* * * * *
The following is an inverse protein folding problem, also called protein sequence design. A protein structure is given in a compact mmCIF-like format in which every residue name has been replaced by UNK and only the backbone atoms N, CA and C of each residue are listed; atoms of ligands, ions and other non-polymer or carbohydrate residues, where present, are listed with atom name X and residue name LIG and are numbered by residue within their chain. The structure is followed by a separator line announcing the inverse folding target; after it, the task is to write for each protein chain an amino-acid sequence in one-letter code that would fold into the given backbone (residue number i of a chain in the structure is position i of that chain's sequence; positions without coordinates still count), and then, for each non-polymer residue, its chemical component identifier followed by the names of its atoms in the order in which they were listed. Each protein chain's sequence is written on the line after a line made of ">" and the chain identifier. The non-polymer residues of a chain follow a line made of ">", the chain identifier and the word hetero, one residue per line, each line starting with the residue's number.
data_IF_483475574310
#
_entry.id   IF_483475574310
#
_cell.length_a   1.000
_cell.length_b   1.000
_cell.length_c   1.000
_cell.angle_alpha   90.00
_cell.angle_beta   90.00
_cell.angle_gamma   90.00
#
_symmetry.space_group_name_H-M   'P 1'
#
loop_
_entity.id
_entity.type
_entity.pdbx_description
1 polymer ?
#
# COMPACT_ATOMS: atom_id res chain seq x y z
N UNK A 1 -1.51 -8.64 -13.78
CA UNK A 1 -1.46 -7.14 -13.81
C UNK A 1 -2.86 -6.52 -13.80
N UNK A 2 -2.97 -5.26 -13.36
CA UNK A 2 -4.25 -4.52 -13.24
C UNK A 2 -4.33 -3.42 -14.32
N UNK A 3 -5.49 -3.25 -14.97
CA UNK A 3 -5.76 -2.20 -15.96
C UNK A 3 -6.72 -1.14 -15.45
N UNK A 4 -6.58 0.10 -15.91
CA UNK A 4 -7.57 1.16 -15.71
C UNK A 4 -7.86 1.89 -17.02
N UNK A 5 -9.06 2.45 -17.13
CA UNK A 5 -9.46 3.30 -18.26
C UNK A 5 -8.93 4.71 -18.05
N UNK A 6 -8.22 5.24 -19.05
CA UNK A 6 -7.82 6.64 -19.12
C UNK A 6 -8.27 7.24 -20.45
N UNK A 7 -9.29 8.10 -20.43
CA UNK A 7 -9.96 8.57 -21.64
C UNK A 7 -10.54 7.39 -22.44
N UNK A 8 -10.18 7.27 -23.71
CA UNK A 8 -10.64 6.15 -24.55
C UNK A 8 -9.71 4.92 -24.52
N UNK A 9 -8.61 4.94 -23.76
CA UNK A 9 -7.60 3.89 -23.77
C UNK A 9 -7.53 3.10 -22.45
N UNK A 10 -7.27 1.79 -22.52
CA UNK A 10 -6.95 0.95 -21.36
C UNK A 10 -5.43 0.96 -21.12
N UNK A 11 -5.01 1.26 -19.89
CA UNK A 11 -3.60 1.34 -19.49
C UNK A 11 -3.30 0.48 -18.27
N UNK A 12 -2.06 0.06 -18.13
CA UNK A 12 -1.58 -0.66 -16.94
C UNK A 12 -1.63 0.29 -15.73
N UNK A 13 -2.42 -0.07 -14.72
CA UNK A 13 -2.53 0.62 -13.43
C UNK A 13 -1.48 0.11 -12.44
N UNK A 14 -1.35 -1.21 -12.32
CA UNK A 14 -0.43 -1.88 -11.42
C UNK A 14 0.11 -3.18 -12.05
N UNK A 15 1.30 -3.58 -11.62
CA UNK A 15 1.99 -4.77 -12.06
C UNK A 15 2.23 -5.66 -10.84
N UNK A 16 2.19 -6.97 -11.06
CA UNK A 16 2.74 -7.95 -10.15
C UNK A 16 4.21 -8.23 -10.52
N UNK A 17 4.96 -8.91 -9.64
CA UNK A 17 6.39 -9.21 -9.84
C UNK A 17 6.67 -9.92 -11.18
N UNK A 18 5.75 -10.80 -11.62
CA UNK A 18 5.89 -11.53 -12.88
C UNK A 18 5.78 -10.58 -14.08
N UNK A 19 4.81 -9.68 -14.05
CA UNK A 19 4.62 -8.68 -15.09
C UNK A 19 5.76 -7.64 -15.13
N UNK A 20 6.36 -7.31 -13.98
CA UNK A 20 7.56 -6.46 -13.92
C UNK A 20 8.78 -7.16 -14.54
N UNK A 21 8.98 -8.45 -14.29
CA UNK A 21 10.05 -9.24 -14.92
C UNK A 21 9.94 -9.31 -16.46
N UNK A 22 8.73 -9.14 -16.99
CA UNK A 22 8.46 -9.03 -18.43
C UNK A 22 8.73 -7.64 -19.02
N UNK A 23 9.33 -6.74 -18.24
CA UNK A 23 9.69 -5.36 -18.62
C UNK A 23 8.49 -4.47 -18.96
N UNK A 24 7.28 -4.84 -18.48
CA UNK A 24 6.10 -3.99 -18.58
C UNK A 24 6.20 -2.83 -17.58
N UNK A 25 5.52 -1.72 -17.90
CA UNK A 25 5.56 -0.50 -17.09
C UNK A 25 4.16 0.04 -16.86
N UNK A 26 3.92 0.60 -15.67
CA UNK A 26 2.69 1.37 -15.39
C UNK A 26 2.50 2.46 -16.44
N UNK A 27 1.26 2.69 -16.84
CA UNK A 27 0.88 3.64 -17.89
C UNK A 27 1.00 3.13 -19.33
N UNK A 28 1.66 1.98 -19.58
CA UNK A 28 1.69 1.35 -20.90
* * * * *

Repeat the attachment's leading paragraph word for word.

The following is an inverse protein folding problem, also called protein sequence design. A protein structure is given in a compact mmCIF-like format in which every residue name has been replaced by UNK and only the backbone atoms N, CA and C of each residue are listed; atoms of ligands, ions and other non-polymer or carbohydrate residues, where present, are listed with atom name X and residue name LIG and are numbered by residue within their chain. The structure is followed by a separator line announcing the inverse folding target; after it, the task is to write for each protein chain an amino-acid sequence in one-letter code that would fold into the given backbone (residue number i of a chain in the structure is position i of that chain's sequence; positions without coordinates still count), and then, for each non-polymer residue, its chemical component identifier followed by the names of its atoms in the order in which they were listed. Each protein chain's sequence is written on the line after a line made of ">" and the chain identifier. The non-polymer residues of a chain follow a line made of ">", the chain identifier and the word hetero, one residue per line, each line starting with the residue's number.